Twin Peaks and the Voyeur

In the long, empty, crashing weeks since the finale there have been a million words written about season 3. We are still in a weird limbo of mourning what is over, and of hoping for more clarification and understanding of what we actually just went through.

Putting the baffling, jumbled elements of the finale itself to one side for a moment, the greatest dissatisfaction with fans seems to be the endless new threads of storyline that trailed off into nothing or were just left hanging in a particular moment with no resolution in sight.

For me, these scenes were never a substantial part of the show, but were just added background colour to provide a stage for the Laura and Cooper stories that were playing out in the foreground.

The Roadhouse scenes are a perfect example of this. They start off pretty normal with Shelley and her friends hanging out and flirting with boys. Just what you expect. But as the season continues, the scenes and characters get progressively stranger and trashier, and things become more violent. Scabby armpit girl and geeky screaming girl have no input to the bigger picture. They are just an indication of where the town is going wrong. It’s like sitting in your favourite bar and watching it go downhill week by week as a new crowd moves in and brings their skanky friends with them.

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Imagine that David has handed you an Access All Areas pass to the town. Like Ebenezer Scrooge, you can go to any time or place in Twin Peaks and watch what is unfolding, completely unseen. It is the ultimate in people watching.

Walk around for a day and see what is happening in these little snippets of life. In a grimy warehouse on the edge of town, a charismatic criminal called Red is recruiting reckless newbie Richard. We don’t know yet that Richard is a psychopath, or that Red is dating Shelley. We don’t need to know. We might never see these people again, or we might pass them in the street every day, just like in life.

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In the lush green woods, we wade through high grasses and wet leaves, enjoying the silence and the sunshine, until a gunshot disturbs the birds from their branches. Rounding a corner, we see a young red-haired woman at the base of an enormous tree, distraught and confused. Only she knows the violence and horror that has occurred on the other side of that tree. We can’t help her, because we are just watchers. And so we move on.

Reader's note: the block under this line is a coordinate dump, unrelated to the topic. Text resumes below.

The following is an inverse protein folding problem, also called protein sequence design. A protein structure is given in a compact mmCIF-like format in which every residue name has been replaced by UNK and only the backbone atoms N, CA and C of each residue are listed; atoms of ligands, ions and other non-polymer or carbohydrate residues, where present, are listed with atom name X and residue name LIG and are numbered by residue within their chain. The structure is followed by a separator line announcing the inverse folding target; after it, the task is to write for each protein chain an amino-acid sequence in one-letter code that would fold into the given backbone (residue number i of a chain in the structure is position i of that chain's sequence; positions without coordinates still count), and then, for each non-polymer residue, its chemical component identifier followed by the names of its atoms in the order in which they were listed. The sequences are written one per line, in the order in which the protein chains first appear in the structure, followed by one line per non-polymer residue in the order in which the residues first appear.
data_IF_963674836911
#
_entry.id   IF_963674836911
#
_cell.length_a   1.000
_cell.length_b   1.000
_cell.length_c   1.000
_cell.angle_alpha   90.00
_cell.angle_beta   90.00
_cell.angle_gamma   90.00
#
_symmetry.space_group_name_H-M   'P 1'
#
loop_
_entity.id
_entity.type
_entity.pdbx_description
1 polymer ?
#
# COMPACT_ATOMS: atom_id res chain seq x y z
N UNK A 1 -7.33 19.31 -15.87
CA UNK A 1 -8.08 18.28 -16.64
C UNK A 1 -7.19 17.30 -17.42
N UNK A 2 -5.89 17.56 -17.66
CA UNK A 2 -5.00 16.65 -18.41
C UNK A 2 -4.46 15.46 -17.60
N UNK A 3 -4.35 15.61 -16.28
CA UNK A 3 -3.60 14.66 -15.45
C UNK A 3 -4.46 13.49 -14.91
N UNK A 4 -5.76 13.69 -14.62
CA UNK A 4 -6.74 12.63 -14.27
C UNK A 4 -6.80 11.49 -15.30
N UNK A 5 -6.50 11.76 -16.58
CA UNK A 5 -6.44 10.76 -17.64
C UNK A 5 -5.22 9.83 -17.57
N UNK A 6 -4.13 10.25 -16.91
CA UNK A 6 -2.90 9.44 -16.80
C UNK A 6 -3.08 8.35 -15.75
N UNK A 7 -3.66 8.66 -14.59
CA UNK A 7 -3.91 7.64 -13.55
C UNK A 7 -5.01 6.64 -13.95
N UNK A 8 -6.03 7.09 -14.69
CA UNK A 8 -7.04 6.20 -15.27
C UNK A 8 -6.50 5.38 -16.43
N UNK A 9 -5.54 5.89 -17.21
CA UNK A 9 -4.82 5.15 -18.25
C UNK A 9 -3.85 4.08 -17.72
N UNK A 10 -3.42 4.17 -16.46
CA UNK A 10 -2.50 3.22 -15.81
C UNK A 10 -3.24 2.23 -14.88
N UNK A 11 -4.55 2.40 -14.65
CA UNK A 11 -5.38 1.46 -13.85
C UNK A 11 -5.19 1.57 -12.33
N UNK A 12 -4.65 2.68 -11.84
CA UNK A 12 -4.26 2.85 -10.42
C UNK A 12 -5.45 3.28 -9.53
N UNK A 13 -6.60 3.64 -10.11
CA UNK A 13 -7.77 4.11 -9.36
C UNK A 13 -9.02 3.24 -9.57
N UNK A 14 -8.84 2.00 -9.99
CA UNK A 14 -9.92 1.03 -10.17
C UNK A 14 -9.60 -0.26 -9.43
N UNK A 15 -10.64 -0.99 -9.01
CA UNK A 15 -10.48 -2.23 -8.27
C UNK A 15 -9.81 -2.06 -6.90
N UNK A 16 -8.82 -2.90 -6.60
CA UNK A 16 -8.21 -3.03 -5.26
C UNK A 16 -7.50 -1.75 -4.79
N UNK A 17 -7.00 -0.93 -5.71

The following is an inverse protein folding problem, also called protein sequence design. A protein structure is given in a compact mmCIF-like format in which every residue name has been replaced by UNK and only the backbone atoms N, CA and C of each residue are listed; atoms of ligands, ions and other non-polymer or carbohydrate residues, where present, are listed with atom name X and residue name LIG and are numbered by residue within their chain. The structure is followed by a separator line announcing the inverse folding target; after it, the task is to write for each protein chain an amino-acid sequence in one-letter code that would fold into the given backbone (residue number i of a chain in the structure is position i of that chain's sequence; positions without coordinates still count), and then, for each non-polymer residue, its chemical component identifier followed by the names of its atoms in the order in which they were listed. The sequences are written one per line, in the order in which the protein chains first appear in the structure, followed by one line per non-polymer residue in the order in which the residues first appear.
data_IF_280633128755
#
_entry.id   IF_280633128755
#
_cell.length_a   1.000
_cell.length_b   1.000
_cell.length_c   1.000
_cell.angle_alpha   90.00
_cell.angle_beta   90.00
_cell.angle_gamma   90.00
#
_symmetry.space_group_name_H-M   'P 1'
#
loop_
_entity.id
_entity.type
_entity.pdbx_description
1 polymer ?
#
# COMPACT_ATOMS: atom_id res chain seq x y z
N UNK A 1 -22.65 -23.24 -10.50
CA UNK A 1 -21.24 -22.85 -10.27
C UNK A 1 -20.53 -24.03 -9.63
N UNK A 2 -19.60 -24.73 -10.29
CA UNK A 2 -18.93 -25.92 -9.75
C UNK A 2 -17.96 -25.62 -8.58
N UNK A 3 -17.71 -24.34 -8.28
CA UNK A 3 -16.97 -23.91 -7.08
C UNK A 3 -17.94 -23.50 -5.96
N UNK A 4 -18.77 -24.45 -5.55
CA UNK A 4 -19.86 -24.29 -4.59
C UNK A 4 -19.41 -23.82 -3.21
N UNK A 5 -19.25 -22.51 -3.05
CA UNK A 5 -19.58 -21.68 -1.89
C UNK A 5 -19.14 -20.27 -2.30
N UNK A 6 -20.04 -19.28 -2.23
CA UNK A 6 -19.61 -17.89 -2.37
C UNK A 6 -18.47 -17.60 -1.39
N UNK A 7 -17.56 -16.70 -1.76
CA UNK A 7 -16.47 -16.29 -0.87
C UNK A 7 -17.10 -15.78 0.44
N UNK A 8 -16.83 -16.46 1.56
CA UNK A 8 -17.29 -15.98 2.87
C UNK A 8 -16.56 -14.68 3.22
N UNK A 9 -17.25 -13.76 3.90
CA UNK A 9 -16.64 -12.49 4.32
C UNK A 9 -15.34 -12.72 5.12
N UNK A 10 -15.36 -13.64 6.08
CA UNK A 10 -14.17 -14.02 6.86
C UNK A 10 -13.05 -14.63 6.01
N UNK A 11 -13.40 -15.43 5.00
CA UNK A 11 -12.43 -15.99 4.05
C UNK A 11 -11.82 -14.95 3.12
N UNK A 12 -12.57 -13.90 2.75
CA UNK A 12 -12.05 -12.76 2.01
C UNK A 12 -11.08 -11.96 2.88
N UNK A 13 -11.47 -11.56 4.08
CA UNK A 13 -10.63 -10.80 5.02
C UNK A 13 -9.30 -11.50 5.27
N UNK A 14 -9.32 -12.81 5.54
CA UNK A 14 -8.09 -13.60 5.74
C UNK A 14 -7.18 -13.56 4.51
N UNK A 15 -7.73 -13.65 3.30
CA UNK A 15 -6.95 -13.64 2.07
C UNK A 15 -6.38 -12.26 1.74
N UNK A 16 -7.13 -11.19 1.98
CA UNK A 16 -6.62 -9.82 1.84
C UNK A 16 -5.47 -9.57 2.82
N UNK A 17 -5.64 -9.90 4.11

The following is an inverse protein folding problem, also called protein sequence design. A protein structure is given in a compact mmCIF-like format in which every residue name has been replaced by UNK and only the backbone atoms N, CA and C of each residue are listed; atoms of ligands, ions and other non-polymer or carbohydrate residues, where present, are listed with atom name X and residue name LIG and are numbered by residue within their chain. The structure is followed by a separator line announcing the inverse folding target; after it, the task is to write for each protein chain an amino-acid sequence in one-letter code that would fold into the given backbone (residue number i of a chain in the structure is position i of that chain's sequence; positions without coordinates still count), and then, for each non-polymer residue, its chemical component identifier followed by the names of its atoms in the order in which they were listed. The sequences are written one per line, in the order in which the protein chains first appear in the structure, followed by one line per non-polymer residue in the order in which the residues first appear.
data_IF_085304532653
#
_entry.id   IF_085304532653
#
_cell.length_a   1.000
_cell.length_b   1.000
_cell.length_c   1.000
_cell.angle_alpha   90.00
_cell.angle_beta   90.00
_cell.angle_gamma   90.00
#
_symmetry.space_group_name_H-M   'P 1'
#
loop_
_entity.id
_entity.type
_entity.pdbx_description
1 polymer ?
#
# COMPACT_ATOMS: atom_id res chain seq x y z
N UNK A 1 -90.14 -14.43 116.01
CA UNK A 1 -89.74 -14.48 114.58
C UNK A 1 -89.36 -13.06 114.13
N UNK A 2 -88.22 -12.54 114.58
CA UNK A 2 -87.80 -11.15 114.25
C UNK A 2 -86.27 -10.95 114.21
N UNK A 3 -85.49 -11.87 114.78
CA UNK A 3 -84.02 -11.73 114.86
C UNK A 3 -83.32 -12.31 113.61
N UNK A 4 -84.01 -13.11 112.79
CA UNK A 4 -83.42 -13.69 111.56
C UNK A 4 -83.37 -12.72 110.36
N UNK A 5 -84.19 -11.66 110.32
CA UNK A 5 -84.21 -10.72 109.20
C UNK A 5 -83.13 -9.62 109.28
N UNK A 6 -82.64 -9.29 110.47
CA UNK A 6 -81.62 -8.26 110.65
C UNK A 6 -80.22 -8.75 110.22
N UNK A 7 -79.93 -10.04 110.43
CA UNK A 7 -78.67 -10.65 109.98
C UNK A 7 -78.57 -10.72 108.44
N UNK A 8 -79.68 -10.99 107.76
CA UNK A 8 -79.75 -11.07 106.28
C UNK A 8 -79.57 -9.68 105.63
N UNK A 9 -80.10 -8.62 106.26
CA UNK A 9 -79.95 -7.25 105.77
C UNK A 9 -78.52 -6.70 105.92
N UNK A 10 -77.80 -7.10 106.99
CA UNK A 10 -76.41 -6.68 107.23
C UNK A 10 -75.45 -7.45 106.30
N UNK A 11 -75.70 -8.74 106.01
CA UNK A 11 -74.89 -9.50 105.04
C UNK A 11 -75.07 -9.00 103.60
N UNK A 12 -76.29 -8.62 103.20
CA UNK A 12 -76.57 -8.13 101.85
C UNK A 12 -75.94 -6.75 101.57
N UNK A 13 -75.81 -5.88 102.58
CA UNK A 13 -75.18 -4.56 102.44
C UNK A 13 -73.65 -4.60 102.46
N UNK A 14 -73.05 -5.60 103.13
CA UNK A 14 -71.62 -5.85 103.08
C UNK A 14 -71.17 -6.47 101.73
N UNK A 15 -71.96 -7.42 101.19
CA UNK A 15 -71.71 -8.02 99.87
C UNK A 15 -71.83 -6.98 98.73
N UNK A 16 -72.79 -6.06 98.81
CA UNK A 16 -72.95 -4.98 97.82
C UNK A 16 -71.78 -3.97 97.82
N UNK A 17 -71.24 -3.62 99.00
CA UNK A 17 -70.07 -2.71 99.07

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At a nearby trailer park, Carl Rodd surveys his kingdom. We see him all the time, we don’t know anything about him, but he has a kind aura, and we hope his life is okay.

Driving through the heart of the town at night, we see an older couple talking in the window-light of a shop called Run Silent, Run Drapes. We glance at them with vague recognition and dismiss them. We have no idea of all the love and heartache that has led up that moment of bonding. Or that if we pop into the RR the next day we might be just in time to catch a wonderful love story play out right in front of us. We might be there, we might miss it, just like in life.

It is interesting that the heart of The Return lies in Vegas, a place known for having a glittering, opulent front. Here it is always sunny, and always filled with life, and the characters are strong and fully formed.

The Blue Rose team also are in full bloom, rich and developed characters with slow-paced, heavily-laden scenes. They are the strength behind the show, and they pull us along with them, led by the alter ego of our fearless creator Lynch.

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In contrast, what we see of Twin Peaks seems detached and out of synch, little vignettes that leave more questions than answers.

We have no control over the outcome of the Vegas stories, where happy endings do exist in the glitter and the glamour.

But when it comes to the town of Twin Peaks itself, David and Mark have granted us the power of omnipresence, and also, in a way, they are letting us play God.

They are allowing us to do what we do in life, when we encounter people here and there and wonder about who they are and what they do. They are letting us take these stories and characters and mould them like fleshy clay into our own desires, and into our own forms. We can project our own needs onto them, and take what we need from it.

In my own version of these stories, Red isn’t too bad after all, but he and Shelley will go the way of all her other relationships. Jacoby and Nadine will form a bond that gives them comfort but still allows them to be their unique and independent selves. Becky is still alive, Gersten will get cleaned up.

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No matter all the evidence to the contrary, I choose to accept that Ed and Norma will have their happily ever after, because in all this darkness, there has to be a little firefly of hope and light.

And at the Fat Trout Trailer Park, Carl is singing to the stars for one final time, the power of the White Lodge quietly embracing him.

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